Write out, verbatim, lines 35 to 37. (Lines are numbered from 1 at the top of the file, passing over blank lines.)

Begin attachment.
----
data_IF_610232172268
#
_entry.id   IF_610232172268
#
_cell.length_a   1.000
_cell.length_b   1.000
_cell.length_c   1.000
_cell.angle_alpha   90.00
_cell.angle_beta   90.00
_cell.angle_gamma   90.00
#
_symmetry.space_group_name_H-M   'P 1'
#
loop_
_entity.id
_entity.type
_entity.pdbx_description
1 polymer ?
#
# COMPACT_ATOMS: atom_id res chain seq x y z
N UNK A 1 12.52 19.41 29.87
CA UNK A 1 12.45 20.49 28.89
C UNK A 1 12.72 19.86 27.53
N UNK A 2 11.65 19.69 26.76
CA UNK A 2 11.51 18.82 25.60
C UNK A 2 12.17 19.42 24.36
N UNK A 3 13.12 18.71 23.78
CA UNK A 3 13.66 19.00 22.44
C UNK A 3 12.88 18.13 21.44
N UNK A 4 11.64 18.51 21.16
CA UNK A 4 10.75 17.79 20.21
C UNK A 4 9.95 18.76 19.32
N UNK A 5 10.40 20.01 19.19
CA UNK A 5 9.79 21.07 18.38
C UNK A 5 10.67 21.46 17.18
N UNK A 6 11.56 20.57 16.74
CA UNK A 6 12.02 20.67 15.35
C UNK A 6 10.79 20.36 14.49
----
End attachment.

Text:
C UNK A 5 10.67 21.46 17.18
N UNK A 6 11.56 20.57 16.74
CA UNK A 6 12.02 20.67 15.35